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Posts Tagged ‘debate


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I enjoy the HiHo Kids series where children sample food they have not eaten before. This video was the first one I found that featured a friendly debate between a mother and her daughter about the latter’s right to get a phone.

Spoiler: The daughter, Phoebe, won two out of three rounds of the debate while her mother won just one. But her mother still won. The challenge was seemed to be stacked against the child.

I could focus on how this was not a proper debate and the judging seem arbitrary. Only one of the three judges was a teacher who had some structure on how to analyse and evaluate statements.

I could also dwell on how the child presented possibilities while the mother focused on her worries. The child projected and the mother rejected.

Or I could zoom in on how the mother wanted her child to enjoy childhood. I wonder how valid it is to equate owning and using a phone with losing childhood. Who is to say that the phone is not part of childhood?

But no. I focus on the adults in the video bringing up Phoebe’s age and the most common comments left about the video.

The judges seemed impressed that Phoebe was so well-spoken for an eight-year-old. She certainly held her ground. Others might describe her as mature for her age. And yet the adults felt that being eight was too young.

Just how young is too young? Age is not the issue. The maturity, readiness, and need are. We probably know of 16-year-olds that should not have phones and kids half that age who are wise beyond their years.

Many of the arguments in the YouTube comments contained a variation of “when I was that age…” or “I am older and I still don’t have a phone”. They are missing the point. It is not their time or context we are talking about. It is Phoebe’s time now and the age we are living in.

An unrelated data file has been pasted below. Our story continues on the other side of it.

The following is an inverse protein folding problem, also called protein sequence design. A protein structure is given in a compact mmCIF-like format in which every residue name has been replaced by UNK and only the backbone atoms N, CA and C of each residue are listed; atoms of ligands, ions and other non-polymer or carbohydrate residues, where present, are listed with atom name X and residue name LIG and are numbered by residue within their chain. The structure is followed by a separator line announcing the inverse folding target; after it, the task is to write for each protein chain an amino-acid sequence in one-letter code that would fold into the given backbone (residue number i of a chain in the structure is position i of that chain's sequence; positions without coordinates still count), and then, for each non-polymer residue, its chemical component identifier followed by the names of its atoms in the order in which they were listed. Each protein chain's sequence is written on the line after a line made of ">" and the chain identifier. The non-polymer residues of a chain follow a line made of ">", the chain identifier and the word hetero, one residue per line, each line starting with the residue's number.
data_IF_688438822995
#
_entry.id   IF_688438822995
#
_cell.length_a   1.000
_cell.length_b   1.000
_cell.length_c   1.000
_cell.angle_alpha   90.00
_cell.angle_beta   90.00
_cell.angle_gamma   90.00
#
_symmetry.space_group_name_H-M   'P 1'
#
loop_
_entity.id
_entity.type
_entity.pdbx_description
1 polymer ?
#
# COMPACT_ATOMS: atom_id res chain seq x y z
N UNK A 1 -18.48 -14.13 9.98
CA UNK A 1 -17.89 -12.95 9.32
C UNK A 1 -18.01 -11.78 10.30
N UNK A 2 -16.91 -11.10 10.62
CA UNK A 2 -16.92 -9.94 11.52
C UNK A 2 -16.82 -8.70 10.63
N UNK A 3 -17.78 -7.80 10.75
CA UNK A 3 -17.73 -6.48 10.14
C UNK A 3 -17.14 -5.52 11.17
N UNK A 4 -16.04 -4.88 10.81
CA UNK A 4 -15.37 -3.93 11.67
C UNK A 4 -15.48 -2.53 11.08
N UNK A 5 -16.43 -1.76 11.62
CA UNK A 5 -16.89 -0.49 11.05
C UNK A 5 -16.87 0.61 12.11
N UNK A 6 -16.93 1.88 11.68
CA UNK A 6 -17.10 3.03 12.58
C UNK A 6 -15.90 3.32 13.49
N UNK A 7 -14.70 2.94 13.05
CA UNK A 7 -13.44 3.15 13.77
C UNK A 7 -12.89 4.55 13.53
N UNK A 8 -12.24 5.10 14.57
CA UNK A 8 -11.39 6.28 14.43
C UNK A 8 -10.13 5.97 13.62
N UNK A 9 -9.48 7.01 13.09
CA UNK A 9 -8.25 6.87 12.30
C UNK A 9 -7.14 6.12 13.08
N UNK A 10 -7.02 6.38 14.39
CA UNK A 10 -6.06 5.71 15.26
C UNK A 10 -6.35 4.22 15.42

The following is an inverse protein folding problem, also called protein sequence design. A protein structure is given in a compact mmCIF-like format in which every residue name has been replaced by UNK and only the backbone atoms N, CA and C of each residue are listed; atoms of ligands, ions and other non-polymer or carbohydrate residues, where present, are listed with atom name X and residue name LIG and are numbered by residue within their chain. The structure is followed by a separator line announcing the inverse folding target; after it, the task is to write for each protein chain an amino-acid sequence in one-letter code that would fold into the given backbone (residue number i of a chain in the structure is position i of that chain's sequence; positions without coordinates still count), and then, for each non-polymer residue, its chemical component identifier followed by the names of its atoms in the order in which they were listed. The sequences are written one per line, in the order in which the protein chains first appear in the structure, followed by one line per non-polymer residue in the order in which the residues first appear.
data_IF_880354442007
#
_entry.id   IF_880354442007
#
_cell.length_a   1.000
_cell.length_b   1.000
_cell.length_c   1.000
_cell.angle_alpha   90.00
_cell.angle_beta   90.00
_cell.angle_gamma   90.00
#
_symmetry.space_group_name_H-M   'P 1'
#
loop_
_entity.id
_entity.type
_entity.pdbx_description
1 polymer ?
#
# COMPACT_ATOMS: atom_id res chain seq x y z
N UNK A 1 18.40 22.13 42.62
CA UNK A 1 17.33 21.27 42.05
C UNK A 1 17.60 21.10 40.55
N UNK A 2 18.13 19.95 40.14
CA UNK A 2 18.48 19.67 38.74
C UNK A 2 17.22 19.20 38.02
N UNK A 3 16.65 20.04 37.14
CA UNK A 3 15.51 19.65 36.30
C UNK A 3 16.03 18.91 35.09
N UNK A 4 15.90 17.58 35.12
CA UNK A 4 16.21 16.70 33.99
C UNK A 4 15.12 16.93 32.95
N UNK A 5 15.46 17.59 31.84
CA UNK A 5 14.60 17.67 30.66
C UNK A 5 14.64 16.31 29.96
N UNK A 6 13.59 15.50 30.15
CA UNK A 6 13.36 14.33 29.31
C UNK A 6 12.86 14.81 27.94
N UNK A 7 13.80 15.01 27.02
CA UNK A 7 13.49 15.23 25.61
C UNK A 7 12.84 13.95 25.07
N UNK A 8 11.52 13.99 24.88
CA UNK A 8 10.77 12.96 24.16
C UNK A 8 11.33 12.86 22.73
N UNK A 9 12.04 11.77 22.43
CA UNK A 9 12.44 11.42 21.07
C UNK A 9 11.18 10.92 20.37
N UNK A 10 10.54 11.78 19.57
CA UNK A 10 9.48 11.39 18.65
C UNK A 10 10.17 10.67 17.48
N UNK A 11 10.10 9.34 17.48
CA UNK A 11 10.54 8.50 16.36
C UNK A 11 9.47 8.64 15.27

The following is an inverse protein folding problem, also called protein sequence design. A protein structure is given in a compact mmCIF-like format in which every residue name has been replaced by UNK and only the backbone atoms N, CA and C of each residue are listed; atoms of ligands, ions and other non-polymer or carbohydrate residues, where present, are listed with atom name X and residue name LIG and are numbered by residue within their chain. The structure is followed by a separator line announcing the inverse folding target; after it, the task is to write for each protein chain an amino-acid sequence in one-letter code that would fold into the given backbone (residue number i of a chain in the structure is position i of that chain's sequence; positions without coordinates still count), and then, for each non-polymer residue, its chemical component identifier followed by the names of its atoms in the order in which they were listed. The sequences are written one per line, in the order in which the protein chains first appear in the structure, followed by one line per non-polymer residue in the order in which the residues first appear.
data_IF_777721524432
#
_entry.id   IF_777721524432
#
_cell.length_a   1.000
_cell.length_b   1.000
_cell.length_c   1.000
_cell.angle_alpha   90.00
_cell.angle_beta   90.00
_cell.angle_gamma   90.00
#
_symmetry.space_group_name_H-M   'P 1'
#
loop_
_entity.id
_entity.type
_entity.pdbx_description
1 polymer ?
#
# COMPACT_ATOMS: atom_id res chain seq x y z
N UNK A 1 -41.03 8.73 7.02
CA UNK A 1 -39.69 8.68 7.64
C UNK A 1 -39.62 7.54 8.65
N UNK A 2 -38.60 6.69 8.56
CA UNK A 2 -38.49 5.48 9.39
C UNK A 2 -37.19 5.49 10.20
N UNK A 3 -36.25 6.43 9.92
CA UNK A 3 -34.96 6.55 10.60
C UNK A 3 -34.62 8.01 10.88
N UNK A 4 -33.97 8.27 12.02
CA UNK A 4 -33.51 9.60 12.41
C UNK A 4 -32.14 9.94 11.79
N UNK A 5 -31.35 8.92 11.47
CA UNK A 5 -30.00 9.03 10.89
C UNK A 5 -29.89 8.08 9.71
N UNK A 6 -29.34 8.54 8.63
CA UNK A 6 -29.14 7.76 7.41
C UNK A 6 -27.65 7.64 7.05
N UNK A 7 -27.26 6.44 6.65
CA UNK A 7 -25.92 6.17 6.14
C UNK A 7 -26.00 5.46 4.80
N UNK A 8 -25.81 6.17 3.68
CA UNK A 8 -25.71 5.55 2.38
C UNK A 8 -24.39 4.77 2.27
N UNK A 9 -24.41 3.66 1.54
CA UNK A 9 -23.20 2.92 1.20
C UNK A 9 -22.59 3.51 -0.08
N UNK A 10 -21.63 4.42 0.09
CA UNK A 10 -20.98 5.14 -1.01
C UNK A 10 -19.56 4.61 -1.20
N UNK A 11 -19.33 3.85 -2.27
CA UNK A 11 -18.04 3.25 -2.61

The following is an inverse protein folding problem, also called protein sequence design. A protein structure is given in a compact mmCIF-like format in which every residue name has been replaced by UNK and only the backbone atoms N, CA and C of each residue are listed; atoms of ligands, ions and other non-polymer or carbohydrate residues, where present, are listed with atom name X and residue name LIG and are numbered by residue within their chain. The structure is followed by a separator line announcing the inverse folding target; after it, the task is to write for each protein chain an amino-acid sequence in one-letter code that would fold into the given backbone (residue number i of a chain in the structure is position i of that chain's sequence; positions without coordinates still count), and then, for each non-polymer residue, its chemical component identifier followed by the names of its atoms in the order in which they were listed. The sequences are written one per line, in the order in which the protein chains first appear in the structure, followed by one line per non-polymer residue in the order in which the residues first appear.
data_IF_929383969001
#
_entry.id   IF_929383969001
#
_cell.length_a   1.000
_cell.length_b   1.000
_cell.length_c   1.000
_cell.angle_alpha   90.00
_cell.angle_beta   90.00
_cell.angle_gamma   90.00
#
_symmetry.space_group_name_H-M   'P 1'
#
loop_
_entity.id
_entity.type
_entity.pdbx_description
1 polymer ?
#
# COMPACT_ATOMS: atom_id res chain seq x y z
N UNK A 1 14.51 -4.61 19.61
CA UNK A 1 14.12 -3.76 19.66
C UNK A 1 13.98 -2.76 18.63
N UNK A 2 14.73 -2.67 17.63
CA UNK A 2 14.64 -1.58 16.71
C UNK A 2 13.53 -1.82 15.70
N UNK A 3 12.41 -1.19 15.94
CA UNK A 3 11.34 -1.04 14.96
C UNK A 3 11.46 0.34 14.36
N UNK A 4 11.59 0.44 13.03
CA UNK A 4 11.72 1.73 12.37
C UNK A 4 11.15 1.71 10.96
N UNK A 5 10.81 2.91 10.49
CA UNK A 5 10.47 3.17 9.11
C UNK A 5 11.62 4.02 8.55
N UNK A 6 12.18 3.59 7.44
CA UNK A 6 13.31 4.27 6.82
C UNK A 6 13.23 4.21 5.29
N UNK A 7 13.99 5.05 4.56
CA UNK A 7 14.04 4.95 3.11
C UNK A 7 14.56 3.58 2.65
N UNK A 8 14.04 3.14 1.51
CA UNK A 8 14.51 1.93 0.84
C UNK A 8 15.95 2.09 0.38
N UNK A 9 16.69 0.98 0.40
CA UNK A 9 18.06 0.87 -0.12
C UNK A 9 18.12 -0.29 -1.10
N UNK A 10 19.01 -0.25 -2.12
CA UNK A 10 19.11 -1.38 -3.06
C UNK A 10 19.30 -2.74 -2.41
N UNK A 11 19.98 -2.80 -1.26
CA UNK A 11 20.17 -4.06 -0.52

Kids need to not just be savvy with technology but also wise with it. The longer they are denied technology and the less guidance we give them as they use it, the less prepared they will be.

 
I have always wondered why people do not question the phrase “it is like comparing apples and oranges”.

This phrase is often uttered in a debate or argument when a person means to say that a proper comparison is not being made.

When I hear that phrase, I think: Why can’t the comparison be made? Are apples and oranges not fruit? I may agree that a comparison is not logical, but I do not agree with the phrase.

If you are going to make comparisons, you want A and B to be in a logical pair or part of a genre. Apples and oranges are fruit and I think you are entitled to compare them.

If you compared one apple with another, you would be making relatively superficial arguments, e.g., about the colour, shape, skin, taste. They are still apples. If you wanted a deeper or more creative argument, you might need to compare apples with oranges.

Some folks have started comparing conventional university courses (like mass lectures) and xMOOCs. Are they different fruit and therefore comparable?

Both seem to be attempting school hundreds or thousands of people efficiently. That might be a fair comparison.

But when people juxtapose the attrition rates in universities vs MOOCs, the comparison falls apart. Students pay university tuition fees; they can still take most MOOCs for free. It is much more painful to drop a course in one compared to the other. The comparison is not fair from a financial point of view.

Another difference is the drive or motivation for taking a course. A university course is likely to be part of a larger programme, and barring electives, compulsory. A MOOC that is not part of your course of study is one you might take because of a whim, curiosity, or interest.

If we add cMOOCs to the fruit salad, the comparisons become even more difficult.

But back to apples and oranges.

If you compare mass traditional university courses with xMOOCs, you are comparing apples superficially. If you compare them as different fruit, you run the risk of unfair or illogical comparisons.

So I now agree that you cannot always compare apples with oranges.

Contrarian by drodesign, on Flickr
Creative Commons Attribution-Noncommercial-No Derivative Works 2.0 Generic License  by  drodesign 

How many times have you had a debate, friendly or not, and have the phase “Let’s agree to disagree!” cross someone’s lips?

I say no to that, especially if the other party is only disagreeing for the sake of doing so. The only time I buy that statement is when both parties have agreed that one plays the devil’s advocate.

If not, there is no intellectual or practical reason for the exchange.

Let us not agree to disagree. Let us disagree with facts, reason, or logic.


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